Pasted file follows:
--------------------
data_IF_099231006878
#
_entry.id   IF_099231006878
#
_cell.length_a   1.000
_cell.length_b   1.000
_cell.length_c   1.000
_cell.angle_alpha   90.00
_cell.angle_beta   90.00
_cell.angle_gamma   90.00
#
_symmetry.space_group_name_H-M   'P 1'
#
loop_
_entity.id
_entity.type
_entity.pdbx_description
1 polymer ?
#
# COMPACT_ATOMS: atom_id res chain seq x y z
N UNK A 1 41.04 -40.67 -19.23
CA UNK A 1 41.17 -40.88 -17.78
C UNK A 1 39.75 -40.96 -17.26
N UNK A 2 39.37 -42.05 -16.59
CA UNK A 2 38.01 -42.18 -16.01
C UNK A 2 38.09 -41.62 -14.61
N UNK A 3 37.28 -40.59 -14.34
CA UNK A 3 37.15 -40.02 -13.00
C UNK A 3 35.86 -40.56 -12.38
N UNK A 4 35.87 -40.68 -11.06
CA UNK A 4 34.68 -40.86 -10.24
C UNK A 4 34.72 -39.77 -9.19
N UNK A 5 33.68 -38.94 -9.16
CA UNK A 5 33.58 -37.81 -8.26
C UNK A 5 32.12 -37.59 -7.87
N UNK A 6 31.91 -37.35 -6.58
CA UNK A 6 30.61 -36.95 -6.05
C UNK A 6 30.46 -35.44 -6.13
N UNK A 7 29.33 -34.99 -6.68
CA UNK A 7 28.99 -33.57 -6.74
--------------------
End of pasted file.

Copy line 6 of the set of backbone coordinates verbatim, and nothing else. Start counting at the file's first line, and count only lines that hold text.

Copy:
_cell.length_b   1.000